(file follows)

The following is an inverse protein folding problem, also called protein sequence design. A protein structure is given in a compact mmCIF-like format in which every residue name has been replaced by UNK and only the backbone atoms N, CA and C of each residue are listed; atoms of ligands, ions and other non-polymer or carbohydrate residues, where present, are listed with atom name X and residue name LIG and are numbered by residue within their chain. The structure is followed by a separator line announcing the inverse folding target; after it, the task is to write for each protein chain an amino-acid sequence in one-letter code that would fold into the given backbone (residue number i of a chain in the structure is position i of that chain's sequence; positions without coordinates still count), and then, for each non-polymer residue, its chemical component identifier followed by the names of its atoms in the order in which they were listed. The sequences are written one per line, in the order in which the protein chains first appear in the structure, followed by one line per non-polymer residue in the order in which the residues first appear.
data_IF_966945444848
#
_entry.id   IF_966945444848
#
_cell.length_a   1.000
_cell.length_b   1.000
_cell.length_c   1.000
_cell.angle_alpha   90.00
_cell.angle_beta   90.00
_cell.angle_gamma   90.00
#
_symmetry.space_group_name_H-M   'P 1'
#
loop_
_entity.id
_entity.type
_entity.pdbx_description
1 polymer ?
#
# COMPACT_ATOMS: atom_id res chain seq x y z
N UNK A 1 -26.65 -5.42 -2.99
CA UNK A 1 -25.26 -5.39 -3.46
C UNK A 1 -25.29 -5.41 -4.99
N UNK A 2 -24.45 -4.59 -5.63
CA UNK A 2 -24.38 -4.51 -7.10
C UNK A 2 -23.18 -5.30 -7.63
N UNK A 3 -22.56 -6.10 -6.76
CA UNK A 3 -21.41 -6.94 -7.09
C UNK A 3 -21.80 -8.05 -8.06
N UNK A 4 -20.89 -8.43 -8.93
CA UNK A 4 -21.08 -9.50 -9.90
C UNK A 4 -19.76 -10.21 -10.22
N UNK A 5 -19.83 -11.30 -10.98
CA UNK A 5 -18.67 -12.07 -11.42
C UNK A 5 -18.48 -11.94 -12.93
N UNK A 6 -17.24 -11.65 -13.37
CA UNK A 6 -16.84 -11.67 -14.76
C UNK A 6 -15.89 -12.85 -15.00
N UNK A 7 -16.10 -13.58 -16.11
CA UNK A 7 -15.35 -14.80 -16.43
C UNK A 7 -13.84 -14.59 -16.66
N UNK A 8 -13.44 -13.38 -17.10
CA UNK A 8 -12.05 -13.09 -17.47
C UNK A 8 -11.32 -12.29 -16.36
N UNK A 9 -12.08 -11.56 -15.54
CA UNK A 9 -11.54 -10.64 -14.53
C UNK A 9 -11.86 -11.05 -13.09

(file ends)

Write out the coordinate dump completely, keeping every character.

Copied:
The following is an inverse protein folding problem, also called protein sequence design. A protein structure is given in a compact mmCIF-like format in which every residue name has been replaced by UNK and only the backbone atoms N, CA and C of each residue are listed; atoms of ligands, ions and other non-polymer or carbohydrate residues, where present, are listed with atom name X and residue name LIG and are numbered by residue within their chain. The structure is followed by a separator line announcing the inverse folding target; after it, the task is to write for each protein chain an amino-acid sequence in one-letter code that would fold into the given backbone (residue number i of a chain in the structure is position i of that chain's sequence; positions without coordinates still count), and then, for each non-polymer residue, its chemical component identifier followed by the names of its atoms in the order in which they were listed. The sequences are written one per line, in the order in which the protein chains first appear in the structure, followed by one line per non-polymer residue in the order in which the residues first appear.
data_IF_966945444848
#
_entry.id   IF_966945444848
#
_cell.length_a   1.000
_cell.length_b   1.000
_cell.length_c   1.000
_cell.angle_alpha   90.00
_cell.angle_beta   90.00
_cell.angle_gamma   90.00
#
_symmetry.space_group_name_H-M   'P 1'
#
loop_
_entity.id
_entity.type
_entity.pdbx_description
1 polymer ?
#
# COMPACT_ATOMS: atom_id res chain seq x y z
N UNK A 1 -26.65 -5.42 -2.99
CA UNK A 1 -25.26 -5.39 -3.46
C UNK A 1 -25.29 -5.41 -4.99
N UNK A 2 -24.45 -4.59 -5.63
CA UNK A 2 -24.38 -4.51 -7.10
C UNK A 2 -23.18 -5.30 -7.63
N UNK A 3 -22.56 -6.10 -6.76
CA UNK A 3 -21.41 -6.94 -7.09
C UNK A 3 -21.80 -8.05 -8.06
N UNK A 4 -20.89 -8.43 -8.93
CA UNK A 4 -21.08 -9.50 -9.90
C UNK A 4 -19.76 -10.21 -10.22
N UNK A 5 -19.83 -11.30 -10.98
CA UNK A 5 -18.67 -12.07 -11.42
C UNK A 5 -18.48 -11.94 -12.93
N UNK A 6 -17.24 -11.65 -13.37
CA UNK A 6 -16.84 -11.67 -14.76
C UNK A 6 -15.89 -12.85 -15.00
N UNK A 7 -16.10 -13.58 -16.11
CA UNK A 7 -15.35 -14.80 -16.43
C UNK A 7 -13.84 -14.59 -16.66
N UNK A 8 -13.44 -13.38 -17.10
CA UNK A 8 -12.05 -13.09 -17.47
C UNK A 8 -11.32 -12.29 -16.36
N UNK A 9 -12.08 -11.56 -15.54
CA UNK A 9 -11.54 -10.64 -14.53
C UNK A 9 -11.86 -11.05 -13.09